A peculiar feature of our country today, says Michael Barone, is that we seem to produce incompetent eighteen-year-olds but remarkably competent thirty-year-olds. Barone has given us a fascinating way to look at the past and the present. 10 Questions with Michael Barone, author of Hard America, Soft America. 1) What are Hard America and Soft America ? Can you give some specific examples of where we see the divide between the two?

Barone is a senior writer for US News and Worm Report .

Barone is a senior writer for US News and Worm Report.

Draws on the political and social record of America to retell the events and analyze the trends of the past sixty years

Irostamore
A truly great history. This ranks with Henry Adams, Francis Parkman, George Dangerfield and a handful of others. Highly recommended.
the monster
My 93-year-old WWII veteran uncle LOVES this book!
Todal
Sorry, I only read the first 35 or 40 pages. The recounting of legislative actions was too uninteresting. I am interested in tid-bits of human activity. So I put the book down, and will not waste my time with it. People like F.D. R. are boring, whereas the farmer and the housewife, working their way through life, make history.
Duktilar
Michael Barone is the co-creator (with Grant Ujifusa) of the Almanac of American Politics, itself an almost inexhaustible well of the curious and (sometimes) interesting. Our Country is an effort to put the same sensibility to work in a narrative history. Barone has absorbed a lot and forgotten little, and he likes to remind the reader of things others are more likely to forget. Civil rights, for example. One wing of the Republican party had its roots planted firmly in the abolitionist movement, dating back to before the Civil War. You could call it "the Eisenhower wing," if you were clear that it did not include Eisenhower. As general, and later as president, it seems fair to say that Eisenhower just didn't get it - not so much hostility to blacks as a kind of blank incomprehension - why weren't they willing to keep the place (one is tempted to make comparisons with General Sherman). Lyndon Johnson, by contrast, is one who emphatically did get it. Vulnerable and insecure as he always saw himself, Johnson was able to show real empathy for the plight of American Blacks. So we have the kind of irony so familiar in politics - the soldier-statesman who didn't get it, imposing a civil rights bill on Congress against the best efforts of the cracker politician who did.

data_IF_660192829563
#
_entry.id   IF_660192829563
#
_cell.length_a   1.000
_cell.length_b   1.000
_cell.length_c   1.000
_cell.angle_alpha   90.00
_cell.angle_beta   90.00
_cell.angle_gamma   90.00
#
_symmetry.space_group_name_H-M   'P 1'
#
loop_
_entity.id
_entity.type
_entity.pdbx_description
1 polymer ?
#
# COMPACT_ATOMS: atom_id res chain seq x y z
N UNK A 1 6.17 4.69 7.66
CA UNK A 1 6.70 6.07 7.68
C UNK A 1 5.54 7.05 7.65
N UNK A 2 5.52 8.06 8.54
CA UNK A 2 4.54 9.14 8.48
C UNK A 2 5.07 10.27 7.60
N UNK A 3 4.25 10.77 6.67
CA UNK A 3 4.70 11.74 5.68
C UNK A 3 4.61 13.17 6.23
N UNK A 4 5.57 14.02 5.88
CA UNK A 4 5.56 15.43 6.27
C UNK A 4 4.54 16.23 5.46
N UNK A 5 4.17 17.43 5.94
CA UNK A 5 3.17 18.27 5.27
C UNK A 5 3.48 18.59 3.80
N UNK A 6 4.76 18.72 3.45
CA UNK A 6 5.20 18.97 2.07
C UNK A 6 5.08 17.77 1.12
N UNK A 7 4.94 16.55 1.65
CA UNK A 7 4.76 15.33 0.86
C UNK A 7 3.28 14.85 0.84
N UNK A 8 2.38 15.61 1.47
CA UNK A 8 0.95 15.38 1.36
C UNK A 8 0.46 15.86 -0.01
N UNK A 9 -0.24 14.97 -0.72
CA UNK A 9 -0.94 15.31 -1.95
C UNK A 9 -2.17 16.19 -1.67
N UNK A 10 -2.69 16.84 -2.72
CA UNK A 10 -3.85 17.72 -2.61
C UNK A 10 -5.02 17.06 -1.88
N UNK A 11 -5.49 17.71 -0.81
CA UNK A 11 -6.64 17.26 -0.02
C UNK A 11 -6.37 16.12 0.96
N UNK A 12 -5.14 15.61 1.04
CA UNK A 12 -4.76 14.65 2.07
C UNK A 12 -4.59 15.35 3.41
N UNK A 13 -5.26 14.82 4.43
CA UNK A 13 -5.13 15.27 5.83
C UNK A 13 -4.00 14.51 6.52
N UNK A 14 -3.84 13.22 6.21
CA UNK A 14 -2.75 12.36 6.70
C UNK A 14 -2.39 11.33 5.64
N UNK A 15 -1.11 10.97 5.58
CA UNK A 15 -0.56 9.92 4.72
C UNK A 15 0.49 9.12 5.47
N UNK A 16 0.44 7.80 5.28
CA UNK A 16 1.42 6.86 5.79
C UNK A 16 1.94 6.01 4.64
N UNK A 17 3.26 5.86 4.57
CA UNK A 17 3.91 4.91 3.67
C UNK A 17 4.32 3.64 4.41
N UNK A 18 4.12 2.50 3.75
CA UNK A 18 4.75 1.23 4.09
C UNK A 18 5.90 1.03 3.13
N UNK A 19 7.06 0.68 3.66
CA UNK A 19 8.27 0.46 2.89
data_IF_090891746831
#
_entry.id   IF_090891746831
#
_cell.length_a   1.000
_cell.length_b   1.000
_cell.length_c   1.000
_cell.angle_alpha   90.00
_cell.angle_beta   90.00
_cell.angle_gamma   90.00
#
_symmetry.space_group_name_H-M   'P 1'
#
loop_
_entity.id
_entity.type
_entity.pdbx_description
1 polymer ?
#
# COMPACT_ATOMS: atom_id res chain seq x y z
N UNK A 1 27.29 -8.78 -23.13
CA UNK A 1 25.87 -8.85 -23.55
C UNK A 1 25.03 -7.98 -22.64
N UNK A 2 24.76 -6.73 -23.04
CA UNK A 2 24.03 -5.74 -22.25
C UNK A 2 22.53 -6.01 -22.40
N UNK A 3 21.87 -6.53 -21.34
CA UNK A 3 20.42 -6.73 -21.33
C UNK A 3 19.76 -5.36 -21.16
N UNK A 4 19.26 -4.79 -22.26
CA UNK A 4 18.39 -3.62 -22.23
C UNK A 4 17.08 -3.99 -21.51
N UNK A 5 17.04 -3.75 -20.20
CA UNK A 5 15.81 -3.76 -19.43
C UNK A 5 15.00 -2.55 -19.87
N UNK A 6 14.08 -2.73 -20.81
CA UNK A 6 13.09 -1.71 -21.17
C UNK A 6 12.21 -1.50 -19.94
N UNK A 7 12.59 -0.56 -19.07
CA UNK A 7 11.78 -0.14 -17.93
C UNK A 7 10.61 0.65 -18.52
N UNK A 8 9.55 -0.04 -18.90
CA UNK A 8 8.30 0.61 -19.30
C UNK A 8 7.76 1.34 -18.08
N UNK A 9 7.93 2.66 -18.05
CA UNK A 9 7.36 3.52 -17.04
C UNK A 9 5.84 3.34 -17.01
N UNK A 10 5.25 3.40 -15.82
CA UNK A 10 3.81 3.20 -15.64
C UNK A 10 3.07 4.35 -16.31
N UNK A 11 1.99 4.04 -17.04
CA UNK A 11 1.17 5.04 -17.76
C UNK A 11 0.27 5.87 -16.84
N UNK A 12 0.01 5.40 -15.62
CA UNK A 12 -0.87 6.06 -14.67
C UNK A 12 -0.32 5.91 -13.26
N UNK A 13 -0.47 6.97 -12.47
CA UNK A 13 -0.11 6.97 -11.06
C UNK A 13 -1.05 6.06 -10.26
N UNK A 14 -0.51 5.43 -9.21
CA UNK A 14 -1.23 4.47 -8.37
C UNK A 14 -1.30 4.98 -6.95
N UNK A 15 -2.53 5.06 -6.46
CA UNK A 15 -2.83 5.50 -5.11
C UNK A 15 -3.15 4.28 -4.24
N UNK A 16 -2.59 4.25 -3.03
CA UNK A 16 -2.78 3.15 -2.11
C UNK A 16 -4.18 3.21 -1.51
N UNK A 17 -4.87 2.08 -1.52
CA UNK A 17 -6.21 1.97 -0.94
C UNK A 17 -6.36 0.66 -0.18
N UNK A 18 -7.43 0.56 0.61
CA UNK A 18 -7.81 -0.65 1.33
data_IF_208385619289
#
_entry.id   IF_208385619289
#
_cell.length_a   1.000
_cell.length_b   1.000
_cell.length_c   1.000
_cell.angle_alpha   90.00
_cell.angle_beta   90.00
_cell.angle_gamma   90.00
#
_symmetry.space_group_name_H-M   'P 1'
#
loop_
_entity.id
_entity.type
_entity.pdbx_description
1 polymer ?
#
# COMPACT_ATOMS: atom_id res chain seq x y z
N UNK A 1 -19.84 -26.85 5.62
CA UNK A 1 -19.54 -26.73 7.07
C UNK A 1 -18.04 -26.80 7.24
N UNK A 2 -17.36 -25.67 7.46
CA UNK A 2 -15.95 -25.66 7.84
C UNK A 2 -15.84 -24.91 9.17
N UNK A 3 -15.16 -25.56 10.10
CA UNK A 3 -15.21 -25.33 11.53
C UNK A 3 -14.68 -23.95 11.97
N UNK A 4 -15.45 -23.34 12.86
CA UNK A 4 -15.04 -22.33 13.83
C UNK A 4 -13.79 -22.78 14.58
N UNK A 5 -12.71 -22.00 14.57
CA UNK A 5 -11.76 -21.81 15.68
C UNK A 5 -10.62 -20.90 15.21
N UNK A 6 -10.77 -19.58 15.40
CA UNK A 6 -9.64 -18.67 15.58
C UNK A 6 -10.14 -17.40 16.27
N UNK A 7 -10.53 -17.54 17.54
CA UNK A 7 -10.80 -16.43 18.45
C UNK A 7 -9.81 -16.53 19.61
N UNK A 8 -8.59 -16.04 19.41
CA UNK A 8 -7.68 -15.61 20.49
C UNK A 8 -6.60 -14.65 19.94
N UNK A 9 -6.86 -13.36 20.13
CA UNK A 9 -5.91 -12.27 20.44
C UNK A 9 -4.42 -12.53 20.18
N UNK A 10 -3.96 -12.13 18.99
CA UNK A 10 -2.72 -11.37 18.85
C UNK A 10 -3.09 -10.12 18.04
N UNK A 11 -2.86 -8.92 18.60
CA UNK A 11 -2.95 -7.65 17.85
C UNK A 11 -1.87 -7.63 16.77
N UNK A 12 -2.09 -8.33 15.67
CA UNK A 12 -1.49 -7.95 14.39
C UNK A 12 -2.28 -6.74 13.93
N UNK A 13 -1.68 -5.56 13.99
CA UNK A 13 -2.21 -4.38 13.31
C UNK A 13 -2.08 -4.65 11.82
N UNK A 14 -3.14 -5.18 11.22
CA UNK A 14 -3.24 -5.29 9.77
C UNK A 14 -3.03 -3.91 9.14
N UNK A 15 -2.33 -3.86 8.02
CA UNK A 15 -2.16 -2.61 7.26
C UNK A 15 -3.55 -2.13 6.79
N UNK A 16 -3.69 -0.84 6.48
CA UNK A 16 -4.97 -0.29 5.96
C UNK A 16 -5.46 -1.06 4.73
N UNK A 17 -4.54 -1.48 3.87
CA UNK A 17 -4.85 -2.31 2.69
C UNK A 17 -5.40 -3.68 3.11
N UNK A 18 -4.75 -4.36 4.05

Barone obviously relishes the irony there, but he likes the story in particular because of an even more consistent enthusiasm. That is: he is fascinated by the hard work of governing, which he comes close to glamorizing in its very unglamorousness. You can see it perhaps best in his appreciative account of a man who he nominates as a forgotten progenitor of modern social legislation - Robert Wagner, the senator and father, inter alia, of the Wagner Labor Relations Act. Without Wagner, as Barone tells it, the New Deal's legislative agenda would have been a lot more insipid. It perhaps explains also his affection for Hubert Humphrey - a name perhaps mostly forgotten today, or remembered if at all only in the sour aftertaste of the 1968 presidential election, which he lost to Richard Nixon.